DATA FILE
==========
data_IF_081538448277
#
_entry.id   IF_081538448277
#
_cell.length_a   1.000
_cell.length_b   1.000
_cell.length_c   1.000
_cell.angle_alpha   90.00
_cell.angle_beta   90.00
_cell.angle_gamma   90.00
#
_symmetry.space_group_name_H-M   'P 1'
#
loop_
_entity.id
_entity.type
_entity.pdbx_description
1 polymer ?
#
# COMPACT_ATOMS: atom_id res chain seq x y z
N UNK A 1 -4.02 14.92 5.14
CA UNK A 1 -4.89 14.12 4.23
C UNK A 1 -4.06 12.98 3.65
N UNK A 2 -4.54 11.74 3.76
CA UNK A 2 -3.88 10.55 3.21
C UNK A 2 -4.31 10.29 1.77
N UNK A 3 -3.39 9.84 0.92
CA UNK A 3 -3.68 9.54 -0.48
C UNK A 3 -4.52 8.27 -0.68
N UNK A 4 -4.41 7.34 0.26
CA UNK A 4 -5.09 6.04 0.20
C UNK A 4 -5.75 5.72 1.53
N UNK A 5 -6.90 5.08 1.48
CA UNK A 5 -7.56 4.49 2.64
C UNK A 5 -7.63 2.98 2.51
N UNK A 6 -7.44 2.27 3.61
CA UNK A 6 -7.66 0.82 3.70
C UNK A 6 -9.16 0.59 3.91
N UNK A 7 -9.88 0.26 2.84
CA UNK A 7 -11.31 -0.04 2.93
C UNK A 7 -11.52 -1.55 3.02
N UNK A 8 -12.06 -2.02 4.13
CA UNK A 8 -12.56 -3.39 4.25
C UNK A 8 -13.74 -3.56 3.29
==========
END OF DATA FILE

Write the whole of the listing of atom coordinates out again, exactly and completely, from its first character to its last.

data_IF_081538448277
#
_entry.id   IF_081538448277
#
_cell.length_a   1.000
_cell.length_b   1.000
_cell.length_c   1.000
_cell.angle_alpha   90.00
_cell.angle_beta   90.00
_cell.angle_gamma   90.00
#
_symmetry.space_group_name_H-M   'P 1'
#
loop_
_entity.id
_entity.type
_entity.pdbx_description
1 polymer ?
#
# COMPACT_ATOMS: atom_id res chain seq x y z
N UNK A 1 -4.02 14.92 5.14
CA UNK A 1 -4.89 14.12 4.23
C UNK A 1 -4.06 12.98 3.65
N UNK A 2 -4.54 11.74 3.76
CA UNK A 2 -3.88 10.55 3.21
C UNK A 2 -4.31 10.29 1.77
N UNK A 3 -3.39 9.84 0.92
CA UNK A 3 -3.68 9.54 -0.48
C UNK A 3 -4.52 8.27 -0.68
N UNK A 4 -4.41 7.34 0.26
CA UNK A 4 -5.09 6.04 0.20
C UNK A 4 -5.75 5.72 1.53
N UNK A 5 -6.90 5.08 1.48
CA UNK A 5 -7.56 4.49 2.64
C UNK A 5 -7.63 2.98 2.51
N UNK A 6 -7.44 2.27 3.61
CA UNK A 6 -7.66 0.82 3.70
C UNK A 6 -9.16 0.59 3.91
N UNK A 7 -9.88 0.26 2.84
CA UNK A 7 -11.31 -0.04 2.93
C UNK A 7 -11.52 -1.55 3.02
N UNK A 8 -12.06 -2.02 4.13
CA UNK A 8 -12.56 -3.39 4.25
C UNK A 8 -13.74 -3.56 3.29